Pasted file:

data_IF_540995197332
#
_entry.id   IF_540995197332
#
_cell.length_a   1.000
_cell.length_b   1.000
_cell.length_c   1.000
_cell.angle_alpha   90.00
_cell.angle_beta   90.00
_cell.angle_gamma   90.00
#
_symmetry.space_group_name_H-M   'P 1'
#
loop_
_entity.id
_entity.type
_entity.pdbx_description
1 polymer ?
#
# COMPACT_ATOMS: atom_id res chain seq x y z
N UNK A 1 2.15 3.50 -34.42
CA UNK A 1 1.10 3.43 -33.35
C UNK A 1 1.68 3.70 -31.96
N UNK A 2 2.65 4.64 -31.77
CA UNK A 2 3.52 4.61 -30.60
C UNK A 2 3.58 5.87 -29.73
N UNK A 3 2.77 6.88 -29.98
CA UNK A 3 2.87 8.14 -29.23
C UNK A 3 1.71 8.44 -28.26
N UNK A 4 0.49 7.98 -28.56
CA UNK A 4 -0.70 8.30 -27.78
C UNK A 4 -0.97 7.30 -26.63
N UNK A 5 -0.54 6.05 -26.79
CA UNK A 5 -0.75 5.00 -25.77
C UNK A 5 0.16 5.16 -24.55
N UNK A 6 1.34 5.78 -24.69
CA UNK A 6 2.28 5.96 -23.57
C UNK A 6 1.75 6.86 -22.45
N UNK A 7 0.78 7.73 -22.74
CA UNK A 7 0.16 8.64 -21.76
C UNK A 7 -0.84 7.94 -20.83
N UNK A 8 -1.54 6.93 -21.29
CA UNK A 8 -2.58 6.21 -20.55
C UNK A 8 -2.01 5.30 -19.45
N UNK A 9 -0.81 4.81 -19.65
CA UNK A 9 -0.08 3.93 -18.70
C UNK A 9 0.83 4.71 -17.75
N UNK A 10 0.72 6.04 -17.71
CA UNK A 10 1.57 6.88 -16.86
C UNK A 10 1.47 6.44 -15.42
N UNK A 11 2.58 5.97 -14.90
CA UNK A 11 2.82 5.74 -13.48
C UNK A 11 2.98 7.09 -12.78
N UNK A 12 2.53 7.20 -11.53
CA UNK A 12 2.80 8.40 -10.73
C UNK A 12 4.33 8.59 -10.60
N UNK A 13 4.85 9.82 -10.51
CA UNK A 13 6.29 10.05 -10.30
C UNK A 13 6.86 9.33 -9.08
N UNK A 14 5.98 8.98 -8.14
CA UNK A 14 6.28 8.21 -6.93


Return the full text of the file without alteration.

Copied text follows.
data_IF_540995197332
#
_entry.id   IF_540995197332
#
_cell.length_a   1.000
_cell.length_b   1.000
_cell.length_c   1.000
_cell.angle_alpha   90.00
_cell.angle_beta   90.00
_cell.angle_gamma   90.00
#
_symmetry.space_group_name_H-M   'P 1'
#
loop_
_entity.id
_entity.type
_entity.pdbx_description
1 polymer ?
#
# COMPACT_ATOMS: atom_id res chain seq x y z
N UNK A 1 2.15 3.50 -34.42
CA UNK A 1 1.10 3.43 -33.35
C UNK A 1 1.68 3.70 -31.96
N UNK A 2 2.65 4.64 -31.77
CA UNK A 2 3.52 4.61 -30.60
C UNK A 2 3.58 5.87 -29.73
N UNK A 3 2.77 6.88 -29.98
CA UNK A 3 2.87 8.14 -29.23
C UNK A 3 1.71 8.44 -28.26
N UNK A 4 0.49 7.98 -28.56
CA UNK A 4 -0.70 8.30 -27.78
C UNK A 4 -0.97 7.30 -26.63
N UNK A 5 -0.54 6.05 -26.79
CA UNK A 5 -0.75 5.00 -25.77
C UNK A 5 0.16 5.16 -24.55
N UNK A 6 1.34 5.78 -24.69
CA UNK A 6 2.28 5.96 -23.57
C UNK A 6 1.75 6.86 -22.45
N UNK A 7 0.78 7.73 -22.74
CA UNK A 7 0.16 8.64 -21.76
C UNK A 7 -0.84 7.94 -20.83
N UNK A 8 -1.54 6.93 -21.29
CA UNK A 8 -2.58 6.21 -20.55
C UNK A 8 -2.01 5.30 -19.45
N UNK A 9 -0.81 4.81 -19.65
CA UNK A 9 -0.08 3.93 -18.70
C UNK A 9 0.83 4.71 -17.75
N UNK A 10 0.72 6.04 -17.71
CA UNK A 10 1.57 6.88 -16.86
C UNK A 10 1.47 6.44 -15.42
N UNK A 11 2.58 5.97 -14.90
CA UNK A 11 2.82 5.74 -13.48
C UNK A 11 2.98 7.09 -12.78
N UNK A 12 2.53 7.20 -11.53
CA UNK A 12 2.80 8.40 -10.73
C UNK A 12 4.33 8.59 -10.60
N UNK A 13 4.85 9.82 -10.51
CA UNK A 13 6.29 10.05 -10.30
C UNK A 13 6.86 9.33 -9.08
N UNK A 14 5.98 8.98 -8.14
CA UNK A 14 6.28 8.21 -6.93